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painted terrazzo wall

Paint a terrazzo-look wall

Pick up a paintbrush and create your own terrazzo-effect feature wall. From the Latin word ‘terra’, meaning ‘earth’, the art of terrazzo has been around for centuries. It was used by Italian artisans in Venice in the 1500s to create durable, beautiful floors – such as patios and terraces – out of recycled chips of marble, granite and quartz cast in a binder such as clay or cement, then sealed to give it a sheen. This created a sustainable and stunning trend that endures to this day. In recent years, terrazzo has been used for walls and benchtops. To get a terrazzo-inspired look without the price tag, you need nothing more than a blank wall and paint sample pots!

Safety tip: Always wear the appropriate safety equipment (safety glasses, glovesear muffs and a mask, for example) and always follow the instructions for the product or equipment. 

Steps

1Paint the wall

Working on a drop sheet to protect the floor, use 25mm and 18mm paintbrushes and five different colours to paint small irregular shapes on the wall – and returns if it’s a blade wall – to create a terrazzo-like pattern. Leave to dry.

A gloved hand paints the terrazzo shapes on the wall

2Apply a second coat and seal

Apply another coat to the painted shapes and allow to dry. Go back over the painted shapes with 12mm paintbrushes to tidy any edges, if needed. Wearing eye protection, gloves and a face mask, spray the wall with a coat of clear gloss to seal the painted design.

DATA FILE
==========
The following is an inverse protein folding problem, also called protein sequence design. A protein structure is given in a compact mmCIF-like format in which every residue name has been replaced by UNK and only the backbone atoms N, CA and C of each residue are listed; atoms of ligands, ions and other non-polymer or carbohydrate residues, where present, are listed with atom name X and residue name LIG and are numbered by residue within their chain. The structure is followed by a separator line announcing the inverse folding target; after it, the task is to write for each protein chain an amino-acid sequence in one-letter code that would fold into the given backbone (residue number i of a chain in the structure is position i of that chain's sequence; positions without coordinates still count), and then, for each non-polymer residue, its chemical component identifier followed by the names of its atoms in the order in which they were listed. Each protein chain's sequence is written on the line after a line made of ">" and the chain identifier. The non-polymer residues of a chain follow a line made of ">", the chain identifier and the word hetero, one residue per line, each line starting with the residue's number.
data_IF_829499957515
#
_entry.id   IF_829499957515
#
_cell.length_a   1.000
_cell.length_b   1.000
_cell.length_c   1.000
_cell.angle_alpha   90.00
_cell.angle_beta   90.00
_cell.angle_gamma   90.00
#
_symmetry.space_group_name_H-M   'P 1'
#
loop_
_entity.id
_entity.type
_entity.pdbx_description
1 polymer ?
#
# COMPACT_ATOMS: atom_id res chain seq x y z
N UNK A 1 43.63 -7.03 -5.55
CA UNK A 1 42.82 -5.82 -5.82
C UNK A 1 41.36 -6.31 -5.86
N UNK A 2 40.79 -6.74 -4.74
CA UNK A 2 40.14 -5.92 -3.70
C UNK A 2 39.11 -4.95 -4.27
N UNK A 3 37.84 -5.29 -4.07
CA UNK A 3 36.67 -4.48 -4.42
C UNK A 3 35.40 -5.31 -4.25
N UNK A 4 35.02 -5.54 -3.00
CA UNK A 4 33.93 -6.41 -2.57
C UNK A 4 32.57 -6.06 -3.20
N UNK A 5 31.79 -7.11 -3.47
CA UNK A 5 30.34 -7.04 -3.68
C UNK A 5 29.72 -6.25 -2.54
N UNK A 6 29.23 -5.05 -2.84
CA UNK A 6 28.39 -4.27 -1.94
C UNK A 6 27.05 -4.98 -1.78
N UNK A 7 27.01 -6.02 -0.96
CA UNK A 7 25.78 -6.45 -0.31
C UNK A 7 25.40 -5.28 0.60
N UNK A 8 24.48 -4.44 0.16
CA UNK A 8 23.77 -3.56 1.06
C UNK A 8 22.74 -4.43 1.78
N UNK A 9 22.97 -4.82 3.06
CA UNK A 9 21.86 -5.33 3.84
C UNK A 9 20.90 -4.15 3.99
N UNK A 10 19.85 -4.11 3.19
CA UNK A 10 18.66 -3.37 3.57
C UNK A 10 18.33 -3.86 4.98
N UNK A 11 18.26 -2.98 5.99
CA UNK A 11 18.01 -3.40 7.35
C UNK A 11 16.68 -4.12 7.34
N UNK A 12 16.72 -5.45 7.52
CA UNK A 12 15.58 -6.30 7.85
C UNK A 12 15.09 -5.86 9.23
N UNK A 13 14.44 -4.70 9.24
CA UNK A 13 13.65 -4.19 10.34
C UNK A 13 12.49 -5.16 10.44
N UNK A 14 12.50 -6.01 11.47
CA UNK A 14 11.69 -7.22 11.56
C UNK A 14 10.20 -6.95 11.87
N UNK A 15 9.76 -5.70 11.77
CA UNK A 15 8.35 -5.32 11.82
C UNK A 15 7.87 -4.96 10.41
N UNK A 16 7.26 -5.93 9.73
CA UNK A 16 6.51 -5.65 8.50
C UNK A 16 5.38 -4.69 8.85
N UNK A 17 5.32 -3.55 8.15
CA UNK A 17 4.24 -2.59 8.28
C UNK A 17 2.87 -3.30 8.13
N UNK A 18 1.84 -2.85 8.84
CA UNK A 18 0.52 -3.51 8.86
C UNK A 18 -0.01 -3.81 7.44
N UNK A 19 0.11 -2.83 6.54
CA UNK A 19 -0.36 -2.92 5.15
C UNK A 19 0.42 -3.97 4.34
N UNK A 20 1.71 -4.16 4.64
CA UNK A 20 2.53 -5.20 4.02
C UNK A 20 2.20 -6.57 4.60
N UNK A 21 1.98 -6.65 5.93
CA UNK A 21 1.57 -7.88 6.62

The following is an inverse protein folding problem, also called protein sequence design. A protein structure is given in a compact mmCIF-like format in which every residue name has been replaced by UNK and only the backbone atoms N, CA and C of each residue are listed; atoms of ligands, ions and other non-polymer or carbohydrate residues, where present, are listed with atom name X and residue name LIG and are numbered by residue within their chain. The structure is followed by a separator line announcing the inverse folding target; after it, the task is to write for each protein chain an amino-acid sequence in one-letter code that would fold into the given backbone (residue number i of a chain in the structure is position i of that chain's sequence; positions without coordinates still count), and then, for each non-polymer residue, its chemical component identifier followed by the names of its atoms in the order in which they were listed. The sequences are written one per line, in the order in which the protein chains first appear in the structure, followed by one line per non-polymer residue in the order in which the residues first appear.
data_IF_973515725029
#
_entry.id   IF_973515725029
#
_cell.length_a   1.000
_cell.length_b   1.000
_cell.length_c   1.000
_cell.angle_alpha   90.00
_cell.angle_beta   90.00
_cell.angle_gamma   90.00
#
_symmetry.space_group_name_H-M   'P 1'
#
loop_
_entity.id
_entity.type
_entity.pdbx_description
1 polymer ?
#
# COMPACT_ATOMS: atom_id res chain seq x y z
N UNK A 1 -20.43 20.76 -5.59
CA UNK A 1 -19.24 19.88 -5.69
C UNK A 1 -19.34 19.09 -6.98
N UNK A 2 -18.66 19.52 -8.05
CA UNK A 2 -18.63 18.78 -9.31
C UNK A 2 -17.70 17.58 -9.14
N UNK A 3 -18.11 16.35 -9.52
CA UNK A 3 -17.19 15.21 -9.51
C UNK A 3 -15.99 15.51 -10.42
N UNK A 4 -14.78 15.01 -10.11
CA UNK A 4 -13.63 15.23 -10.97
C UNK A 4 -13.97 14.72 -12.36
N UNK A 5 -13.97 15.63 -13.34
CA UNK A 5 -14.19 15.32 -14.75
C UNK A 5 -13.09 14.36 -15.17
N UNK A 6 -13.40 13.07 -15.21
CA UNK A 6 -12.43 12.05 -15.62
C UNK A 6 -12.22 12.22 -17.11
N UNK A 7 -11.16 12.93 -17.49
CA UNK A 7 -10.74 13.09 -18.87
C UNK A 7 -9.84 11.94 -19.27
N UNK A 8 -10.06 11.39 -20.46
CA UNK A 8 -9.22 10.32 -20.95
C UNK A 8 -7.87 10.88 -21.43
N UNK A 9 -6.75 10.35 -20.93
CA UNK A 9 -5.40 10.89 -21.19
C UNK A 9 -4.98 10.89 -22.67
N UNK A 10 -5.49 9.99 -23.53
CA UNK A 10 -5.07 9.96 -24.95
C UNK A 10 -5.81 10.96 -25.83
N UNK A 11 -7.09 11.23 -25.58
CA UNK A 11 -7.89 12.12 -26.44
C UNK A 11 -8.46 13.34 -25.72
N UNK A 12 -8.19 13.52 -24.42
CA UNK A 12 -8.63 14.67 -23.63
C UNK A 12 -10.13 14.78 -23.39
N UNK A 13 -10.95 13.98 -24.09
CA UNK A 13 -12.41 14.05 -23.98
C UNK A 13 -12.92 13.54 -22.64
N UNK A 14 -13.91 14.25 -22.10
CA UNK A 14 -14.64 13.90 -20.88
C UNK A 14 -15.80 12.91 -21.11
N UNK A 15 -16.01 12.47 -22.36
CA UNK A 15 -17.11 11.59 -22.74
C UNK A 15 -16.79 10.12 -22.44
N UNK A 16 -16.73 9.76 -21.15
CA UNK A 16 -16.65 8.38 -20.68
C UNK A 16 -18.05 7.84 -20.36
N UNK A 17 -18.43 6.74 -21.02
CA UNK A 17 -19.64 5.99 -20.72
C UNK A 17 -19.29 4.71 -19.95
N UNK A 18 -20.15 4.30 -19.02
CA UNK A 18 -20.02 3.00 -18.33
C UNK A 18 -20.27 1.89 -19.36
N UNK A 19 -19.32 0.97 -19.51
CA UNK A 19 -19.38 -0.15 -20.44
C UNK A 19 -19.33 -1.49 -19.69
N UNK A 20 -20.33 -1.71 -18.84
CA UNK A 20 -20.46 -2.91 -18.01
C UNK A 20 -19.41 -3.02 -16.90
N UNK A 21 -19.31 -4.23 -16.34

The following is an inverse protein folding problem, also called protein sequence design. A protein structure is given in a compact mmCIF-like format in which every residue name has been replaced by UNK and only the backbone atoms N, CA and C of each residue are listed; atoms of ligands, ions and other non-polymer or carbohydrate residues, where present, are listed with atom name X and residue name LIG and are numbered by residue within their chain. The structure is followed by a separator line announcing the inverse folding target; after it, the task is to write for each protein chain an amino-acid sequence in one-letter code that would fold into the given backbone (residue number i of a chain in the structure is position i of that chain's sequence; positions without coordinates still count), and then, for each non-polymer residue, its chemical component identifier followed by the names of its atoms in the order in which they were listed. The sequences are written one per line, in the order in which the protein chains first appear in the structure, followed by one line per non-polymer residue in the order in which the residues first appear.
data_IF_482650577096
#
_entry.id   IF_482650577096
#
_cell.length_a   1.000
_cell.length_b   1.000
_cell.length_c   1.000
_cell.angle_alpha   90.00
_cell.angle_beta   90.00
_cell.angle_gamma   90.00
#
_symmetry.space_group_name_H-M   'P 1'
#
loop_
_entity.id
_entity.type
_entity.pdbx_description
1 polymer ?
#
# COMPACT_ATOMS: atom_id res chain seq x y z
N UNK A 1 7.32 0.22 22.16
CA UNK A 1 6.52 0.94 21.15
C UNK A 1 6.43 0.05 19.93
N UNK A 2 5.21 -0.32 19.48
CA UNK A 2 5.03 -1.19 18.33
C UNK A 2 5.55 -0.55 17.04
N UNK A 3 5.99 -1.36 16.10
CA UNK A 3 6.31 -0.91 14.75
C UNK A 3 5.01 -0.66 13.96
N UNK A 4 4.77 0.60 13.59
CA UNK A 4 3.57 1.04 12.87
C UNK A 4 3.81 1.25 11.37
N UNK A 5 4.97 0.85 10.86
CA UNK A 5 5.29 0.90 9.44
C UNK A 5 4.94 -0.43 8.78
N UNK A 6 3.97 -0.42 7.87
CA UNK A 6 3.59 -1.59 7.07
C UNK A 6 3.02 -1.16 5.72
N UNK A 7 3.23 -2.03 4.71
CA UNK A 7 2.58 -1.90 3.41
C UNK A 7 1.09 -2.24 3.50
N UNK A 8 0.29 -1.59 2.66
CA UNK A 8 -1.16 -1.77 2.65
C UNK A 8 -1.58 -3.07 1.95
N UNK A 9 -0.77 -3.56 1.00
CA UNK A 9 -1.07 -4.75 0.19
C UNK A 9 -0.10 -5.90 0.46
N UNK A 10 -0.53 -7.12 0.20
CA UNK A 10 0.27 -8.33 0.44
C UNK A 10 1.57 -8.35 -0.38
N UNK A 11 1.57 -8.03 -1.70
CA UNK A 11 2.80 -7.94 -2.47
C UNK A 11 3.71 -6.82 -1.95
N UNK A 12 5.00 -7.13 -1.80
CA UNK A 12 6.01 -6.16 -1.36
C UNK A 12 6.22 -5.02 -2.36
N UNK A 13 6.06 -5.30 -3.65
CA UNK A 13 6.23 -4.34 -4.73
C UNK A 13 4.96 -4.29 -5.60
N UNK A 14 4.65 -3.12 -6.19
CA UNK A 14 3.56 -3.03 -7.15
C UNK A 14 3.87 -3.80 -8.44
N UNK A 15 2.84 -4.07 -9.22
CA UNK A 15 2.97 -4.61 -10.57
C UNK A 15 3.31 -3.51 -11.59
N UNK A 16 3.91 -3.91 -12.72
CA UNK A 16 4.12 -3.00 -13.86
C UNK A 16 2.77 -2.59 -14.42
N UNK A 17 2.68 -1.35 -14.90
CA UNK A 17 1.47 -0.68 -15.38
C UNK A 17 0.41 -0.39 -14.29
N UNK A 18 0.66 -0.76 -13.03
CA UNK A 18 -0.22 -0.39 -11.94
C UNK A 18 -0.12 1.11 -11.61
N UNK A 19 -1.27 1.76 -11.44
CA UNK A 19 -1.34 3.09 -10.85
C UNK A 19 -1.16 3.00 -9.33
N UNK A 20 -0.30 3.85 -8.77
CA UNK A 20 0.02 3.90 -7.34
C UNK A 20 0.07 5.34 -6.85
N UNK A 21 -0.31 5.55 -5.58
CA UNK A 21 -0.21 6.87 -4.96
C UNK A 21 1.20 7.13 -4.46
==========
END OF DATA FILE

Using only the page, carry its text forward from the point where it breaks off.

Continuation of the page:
A gloved hand uses a small paintbrush to tidy the terrazzo shape edges

3Keep in mind…

  • Keep all paint and chemicals out of reach of children and pets.
  • Any plumbing works must be carried out by a licensed tradie.

4Want more paint transformations?

Check out our painting projects, ideas and inspiration.

  

Photo Credit: James Moffatt, Samantha Pointon

Health & Safety

Please make sure you use all equipment appropriately and safely when following the advice in these D.I.Y. videos. You need to be familiar with how to use equipment safely and follow the instructions that came with the equipment. If you are unsure, you may feel it is safest to consult an expert, such as the manufacturer or an expert Bunnings Team Member.

Grave health hazards are linked to asbestos, which may be in homes built up to 1990. Health hazards may result from exposure to lead-based paints in older materials and copper chromium arsenic (CCA) treated timber. For information on the dangers of asbestos, lead-based paint and CCA treated timber and tips for dealing with these materials contact your local council's Environmental Health Officer. You can also use a simple test kit from Bunnings to indicate the presence of lead-based paint.